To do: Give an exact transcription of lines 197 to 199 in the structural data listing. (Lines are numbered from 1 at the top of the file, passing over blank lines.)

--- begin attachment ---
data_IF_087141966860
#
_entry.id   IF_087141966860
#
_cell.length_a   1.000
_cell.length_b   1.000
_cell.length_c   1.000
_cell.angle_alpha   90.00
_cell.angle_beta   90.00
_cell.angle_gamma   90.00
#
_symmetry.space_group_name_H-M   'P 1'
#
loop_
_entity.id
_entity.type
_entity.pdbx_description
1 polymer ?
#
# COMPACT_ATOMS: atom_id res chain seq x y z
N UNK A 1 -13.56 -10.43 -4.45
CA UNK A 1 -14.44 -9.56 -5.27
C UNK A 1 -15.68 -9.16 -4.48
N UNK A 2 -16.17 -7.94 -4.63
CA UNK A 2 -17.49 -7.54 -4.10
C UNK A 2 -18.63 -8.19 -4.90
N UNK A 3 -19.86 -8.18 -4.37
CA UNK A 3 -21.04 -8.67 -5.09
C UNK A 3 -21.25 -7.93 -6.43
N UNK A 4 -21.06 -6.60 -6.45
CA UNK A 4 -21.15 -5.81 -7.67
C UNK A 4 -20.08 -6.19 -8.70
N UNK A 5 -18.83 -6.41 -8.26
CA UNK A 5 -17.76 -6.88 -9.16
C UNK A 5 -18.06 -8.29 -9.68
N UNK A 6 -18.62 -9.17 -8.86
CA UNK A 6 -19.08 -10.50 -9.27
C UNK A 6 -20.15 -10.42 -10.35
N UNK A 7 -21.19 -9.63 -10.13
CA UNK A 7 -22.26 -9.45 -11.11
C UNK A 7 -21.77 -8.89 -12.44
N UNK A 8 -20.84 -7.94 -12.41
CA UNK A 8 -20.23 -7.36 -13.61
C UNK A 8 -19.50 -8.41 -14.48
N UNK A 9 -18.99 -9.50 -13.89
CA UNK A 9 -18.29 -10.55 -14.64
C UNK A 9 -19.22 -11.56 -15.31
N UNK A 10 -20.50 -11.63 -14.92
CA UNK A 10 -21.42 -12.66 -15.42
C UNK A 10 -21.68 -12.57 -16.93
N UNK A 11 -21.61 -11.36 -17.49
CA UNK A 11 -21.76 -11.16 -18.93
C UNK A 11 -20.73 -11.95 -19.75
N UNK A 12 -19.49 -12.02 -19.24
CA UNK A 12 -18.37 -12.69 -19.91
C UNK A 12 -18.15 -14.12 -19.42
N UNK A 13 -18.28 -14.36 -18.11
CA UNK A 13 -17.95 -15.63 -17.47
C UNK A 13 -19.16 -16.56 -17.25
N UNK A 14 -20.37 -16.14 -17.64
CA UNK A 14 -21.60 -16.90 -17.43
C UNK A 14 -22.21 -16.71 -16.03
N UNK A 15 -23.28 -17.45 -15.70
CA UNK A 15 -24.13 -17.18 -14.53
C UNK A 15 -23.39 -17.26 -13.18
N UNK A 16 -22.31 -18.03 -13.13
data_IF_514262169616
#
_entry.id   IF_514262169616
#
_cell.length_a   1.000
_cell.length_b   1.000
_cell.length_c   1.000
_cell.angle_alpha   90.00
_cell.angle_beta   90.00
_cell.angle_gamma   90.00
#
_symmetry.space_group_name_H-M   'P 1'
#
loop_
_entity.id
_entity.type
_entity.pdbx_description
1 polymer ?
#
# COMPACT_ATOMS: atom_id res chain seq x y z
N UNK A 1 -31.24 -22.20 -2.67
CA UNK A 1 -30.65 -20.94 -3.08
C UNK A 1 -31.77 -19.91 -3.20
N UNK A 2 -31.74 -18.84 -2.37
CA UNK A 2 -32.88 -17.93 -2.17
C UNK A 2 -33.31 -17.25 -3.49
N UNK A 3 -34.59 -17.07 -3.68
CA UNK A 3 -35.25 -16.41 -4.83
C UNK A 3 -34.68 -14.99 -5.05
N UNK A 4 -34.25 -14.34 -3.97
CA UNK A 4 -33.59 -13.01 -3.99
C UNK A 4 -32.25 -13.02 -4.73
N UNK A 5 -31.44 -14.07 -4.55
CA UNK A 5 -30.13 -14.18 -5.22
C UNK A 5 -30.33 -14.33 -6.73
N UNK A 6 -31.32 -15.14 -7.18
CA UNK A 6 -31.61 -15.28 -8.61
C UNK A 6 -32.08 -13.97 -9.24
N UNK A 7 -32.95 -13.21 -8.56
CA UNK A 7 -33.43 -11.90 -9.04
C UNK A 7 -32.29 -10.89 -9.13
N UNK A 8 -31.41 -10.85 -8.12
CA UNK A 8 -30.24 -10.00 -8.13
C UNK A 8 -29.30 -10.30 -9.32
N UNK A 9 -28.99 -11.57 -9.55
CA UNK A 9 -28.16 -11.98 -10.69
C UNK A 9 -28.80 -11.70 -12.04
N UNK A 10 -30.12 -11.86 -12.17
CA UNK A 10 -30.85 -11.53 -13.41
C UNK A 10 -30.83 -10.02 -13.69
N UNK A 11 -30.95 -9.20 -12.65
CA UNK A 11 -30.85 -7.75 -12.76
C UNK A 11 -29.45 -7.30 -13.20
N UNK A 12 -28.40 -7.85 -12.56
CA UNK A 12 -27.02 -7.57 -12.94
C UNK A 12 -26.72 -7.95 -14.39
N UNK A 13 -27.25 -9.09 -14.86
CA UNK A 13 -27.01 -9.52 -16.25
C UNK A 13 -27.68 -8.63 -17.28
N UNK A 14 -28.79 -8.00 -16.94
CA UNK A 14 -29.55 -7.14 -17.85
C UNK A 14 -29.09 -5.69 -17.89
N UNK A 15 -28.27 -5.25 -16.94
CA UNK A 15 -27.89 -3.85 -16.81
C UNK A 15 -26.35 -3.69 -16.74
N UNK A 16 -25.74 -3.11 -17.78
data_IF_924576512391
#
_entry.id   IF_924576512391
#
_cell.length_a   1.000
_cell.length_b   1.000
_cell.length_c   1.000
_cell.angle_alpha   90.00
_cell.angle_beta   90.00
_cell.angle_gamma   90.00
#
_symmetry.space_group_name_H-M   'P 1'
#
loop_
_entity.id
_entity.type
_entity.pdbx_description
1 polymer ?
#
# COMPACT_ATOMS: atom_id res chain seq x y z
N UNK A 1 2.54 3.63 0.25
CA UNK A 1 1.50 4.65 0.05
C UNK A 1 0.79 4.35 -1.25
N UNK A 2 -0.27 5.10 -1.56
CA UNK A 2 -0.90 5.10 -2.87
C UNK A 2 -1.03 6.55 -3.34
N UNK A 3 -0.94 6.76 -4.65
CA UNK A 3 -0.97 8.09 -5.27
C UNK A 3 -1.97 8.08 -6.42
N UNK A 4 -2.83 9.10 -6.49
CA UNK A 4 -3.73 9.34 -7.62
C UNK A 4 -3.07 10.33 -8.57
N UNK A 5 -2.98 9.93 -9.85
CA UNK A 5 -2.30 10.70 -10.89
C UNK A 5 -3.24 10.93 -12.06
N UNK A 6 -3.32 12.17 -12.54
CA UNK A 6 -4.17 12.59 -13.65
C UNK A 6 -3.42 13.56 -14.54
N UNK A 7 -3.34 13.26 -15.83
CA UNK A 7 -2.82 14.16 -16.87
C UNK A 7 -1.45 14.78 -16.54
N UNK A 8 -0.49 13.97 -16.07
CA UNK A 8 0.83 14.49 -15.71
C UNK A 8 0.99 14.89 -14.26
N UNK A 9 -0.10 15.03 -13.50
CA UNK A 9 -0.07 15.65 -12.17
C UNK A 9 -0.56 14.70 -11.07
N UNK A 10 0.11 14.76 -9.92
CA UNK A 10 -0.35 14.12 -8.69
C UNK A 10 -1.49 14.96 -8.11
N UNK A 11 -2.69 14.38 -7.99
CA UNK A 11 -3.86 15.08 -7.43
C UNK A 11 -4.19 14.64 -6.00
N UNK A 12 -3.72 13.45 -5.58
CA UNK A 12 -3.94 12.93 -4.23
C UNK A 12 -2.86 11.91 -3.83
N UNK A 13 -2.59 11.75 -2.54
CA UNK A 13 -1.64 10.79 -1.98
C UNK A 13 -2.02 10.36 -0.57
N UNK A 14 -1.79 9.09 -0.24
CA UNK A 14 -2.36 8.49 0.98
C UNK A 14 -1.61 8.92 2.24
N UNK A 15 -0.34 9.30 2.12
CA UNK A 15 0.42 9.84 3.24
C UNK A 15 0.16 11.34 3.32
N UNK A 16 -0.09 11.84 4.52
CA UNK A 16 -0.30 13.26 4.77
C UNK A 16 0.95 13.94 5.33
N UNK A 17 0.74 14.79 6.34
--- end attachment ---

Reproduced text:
C UNK A 15 0.16 11.34 3.32
N UNK A 16 -0.09 11.84 4.52
CA UNK A 16 -0.30 13.26 4.77